The Poor Are Our Riches
Feast of Saint Lawrence, Deacon and Martyr, August 10, 2016
The Entrance Antiphon gives us the key both to the life of Lawrence and to the readings: “Today let us honor Saint Lawrence, who spent himself for the poor of the Church.” The Responsorial (Psalm 112) echoes it: “Happy the merciful who give to those in need.” Lawrence was martyred because when told to hand over the presumed riches of the Church to the government he assembled the poor of Rome, pointed to them and said, “Here are the treasure of the Church.” The Roman officials did not take kindly to this. They burned him to death on a gridiron.
2Corinthians 9:6-10 pinpoints the principle that matches the spirit of Jesus, whose purpose in coming to earth was that human beings might “have life, and have it to the full.” Jesus just doesn’t know how to give in half measures. Neither should we.
Paul is making arrangements for the “bountiful gift” Corinth had promised to the needy church in Jerusalem. “Now it is not necessary for me to write you about the ministry to the saints,” he writes. But, he says, “The point is this: the one who sows sparingly will also reap sparingly, and the one who sows bountifully will also reap bountifully.”
We celebrate this spirit in Jesus at every Mass. There are many reasons for participating in Mass, and many benefits we draw from it. We go to Mass to assemble with others for mutual support and “communion in the Holy Spirit”; to praise and thank God for “the grace of our Lord Jesus Christ” so that we might appreciate it; to profit from the readings as disciples, “students” of the mind and heart of God; to reaffirm our Baptism and our commitment to the Church’s ministry, presenting ourselves with the bread and wine to be continuously transformed “for the good of all his holy Church”; to be nourished by Holy Communion and strengthened to keep working for the reign of God on earth as stewards of his kingship. But we may lose focus and be distracted from the main reason and principal benefit we get from going to Mass, the one that overrides all others, which is simply — as “priests in the Priest” and “victims in the Victim” — to offer Jesus and ourselves with him to God and to every member of the human race: our “flesh for the life of the world” (John 6:51). When Jesus said, “This is my body, given up for you,” that was the most total self-donation and passionate act of love ever made on earth. We go to Mass to hear him say it to us, and to say it with him and in him to every other person with whom we share the earth.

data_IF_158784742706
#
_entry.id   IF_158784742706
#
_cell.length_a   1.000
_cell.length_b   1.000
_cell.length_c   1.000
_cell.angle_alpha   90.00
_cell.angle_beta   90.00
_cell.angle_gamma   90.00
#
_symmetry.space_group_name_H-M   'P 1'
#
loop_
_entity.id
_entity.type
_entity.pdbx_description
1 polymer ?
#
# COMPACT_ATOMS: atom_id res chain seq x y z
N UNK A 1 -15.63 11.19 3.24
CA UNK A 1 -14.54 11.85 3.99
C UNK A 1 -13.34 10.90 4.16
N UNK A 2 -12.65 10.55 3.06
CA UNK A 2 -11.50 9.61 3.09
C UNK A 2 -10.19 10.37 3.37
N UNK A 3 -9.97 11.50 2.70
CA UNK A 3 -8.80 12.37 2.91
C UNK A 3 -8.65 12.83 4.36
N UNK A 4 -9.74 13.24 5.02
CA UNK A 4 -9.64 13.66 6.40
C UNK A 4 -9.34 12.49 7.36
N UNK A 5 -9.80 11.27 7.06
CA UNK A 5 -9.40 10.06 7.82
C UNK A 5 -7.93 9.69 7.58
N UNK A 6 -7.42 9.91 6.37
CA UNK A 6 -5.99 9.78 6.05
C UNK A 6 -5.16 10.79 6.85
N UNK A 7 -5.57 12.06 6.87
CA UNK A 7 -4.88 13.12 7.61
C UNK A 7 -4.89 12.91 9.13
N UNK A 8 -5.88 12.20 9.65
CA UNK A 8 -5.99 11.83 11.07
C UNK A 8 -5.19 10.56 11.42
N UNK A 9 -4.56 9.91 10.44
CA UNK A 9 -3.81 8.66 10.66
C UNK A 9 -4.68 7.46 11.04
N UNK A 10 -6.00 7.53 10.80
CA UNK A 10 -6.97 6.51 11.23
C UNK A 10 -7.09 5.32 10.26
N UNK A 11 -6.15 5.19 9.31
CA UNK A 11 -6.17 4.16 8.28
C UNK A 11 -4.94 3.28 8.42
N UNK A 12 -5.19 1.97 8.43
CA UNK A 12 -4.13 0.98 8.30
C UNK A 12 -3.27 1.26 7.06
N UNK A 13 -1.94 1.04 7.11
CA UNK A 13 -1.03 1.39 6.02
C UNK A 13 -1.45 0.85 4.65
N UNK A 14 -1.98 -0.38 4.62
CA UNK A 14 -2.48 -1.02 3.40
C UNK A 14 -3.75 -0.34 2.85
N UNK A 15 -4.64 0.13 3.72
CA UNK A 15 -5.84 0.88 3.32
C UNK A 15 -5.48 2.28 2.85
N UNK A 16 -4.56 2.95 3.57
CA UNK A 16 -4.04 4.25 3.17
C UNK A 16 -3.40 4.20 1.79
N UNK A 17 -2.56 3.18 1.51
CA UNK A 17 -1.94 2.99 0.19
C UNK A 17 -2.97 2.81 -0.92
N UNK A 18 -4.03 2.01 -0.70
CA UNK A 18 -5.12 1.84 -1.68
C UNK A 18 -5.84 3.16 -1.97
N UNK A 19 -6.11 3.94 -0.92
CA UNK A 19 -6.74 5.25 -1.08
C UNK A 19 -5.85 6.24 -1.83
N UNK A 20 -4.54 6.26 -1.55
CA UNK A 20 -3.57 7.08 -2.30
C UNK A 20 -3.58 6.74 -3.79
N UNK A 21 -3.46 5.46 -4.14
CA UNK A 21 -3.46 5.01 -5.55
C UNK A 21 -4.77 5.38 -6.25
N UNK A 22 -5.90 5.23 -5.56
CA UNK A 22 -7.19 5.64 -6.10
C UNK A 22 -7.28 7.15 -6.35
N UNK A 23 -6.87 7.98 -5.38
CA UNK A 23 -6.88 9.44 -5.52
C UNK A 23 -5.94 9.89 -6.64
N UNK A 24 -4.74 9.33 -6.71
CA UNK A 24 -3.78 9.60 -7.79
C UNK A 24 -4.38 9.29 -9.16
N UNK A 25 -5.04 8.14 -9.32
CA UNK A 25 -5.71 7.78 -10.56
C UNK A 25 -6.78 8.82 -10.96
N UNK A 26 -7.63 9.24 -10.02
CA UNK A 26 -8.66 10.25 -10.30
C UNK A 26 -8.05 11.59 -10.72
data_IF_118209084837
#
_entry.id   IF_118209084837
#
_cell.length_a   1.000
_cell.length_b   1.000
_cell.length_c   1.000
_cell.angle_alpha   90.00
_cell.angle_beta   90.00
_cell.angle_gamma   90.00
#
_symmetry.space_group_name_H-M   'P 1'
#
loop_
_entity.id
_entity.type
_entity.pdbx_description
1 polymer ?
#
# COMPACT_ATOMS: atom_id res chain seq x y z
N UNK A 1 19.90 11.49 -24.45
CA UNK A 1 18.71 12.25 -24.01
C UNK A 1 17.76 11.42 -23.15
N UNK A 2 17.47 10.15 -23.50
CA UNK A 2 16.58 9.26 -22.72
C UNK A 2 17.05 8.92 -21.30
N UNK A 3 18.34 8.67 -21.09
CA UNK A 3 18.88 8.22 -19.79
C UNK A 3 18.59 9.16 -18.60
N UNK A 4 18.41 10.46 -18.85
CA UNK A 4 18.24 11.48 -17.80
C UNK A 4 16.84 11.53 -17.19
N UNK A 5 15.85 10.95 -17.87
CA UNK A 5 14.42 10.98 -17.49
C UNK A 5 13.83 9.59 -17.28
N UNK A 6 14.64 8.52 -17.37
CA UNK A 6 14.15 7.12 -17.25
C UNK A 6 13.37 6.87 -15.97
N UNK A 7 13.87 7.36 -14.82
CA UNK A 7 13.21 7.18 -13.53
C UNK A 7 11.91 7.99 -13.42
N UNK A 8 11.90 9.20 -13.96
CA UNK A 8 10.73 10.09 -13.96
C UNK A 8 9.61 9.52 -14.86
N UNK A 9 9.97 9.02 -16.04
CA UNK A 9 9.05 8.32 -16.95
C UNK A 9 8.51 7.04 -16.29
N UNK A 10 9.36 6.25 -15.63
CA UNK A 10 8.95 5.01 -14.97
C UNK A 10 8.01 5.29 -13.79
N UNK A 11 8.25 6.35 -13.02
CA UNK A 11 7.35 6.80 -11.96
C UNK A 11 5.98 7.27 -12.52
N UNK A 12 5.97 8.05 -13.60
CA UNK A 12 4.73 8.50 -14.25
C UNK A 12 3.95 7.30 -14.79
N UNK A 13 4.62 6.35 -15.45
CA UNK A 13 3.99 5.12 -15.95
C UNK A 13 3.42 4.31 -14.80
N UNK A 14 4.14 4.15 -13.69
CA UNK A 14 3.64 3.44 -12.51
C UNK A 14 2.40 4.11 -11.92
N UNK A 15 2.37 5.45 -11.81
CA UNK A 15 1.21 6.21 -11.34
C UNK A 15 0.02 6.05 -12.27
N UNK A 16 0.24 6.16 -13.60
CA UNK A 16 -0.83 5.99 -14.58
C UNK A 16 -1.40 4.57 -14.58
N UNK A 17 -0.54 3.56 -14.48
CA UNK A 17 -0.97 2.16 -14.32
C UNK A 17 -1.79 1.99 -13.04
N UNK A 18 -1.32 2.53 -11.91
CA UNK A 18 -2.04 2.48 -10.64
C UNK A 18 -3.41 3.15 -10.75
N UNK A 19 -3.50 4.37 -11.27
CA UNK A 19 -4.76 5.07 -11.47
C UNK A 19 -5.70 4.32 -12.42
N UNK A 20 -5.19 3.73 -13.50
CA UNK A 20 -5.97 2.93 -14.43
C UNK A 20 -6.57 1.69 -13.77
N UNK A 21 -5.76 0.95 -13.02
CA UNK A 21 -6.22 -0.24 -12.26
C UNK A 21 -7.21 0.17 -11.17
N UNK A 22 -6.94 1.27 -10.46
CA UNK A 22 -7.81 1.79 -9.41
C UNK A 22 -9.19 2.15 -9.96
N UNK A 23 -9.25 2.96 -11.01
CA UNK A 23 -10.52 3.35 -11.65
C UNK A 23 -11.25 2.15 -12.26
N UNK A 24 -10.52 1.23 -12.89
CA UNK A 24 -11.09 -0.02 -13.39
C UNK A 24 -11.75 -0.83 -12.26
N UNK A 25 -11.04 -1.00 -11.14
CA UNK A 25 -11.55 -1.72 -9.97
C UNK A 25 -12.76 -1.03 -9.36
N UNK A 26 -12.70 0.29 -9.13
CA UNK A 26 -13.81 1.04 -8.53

In John 12:24-26 Jesus says, “Unless a grain of wheat falls into the earth and dies, it remains just a single grain; but if it dies, it bears much fruit.” At Baptism we “died in Christ’ and “rose in Christ” to live solely as his body on earth. At Mass we “present our bodies” again as a “living sacrifice.” Wherever our live bodies are, we are “sacrificed” to giving life to others through the physical expression of our faith, of our hope and of God’s healing, life-enhancing love in us. “Happy the merciful who give to those in need.”
Initiative: Give God’s life: Be inspired by the example of Lawrence to see the poor as our treasure.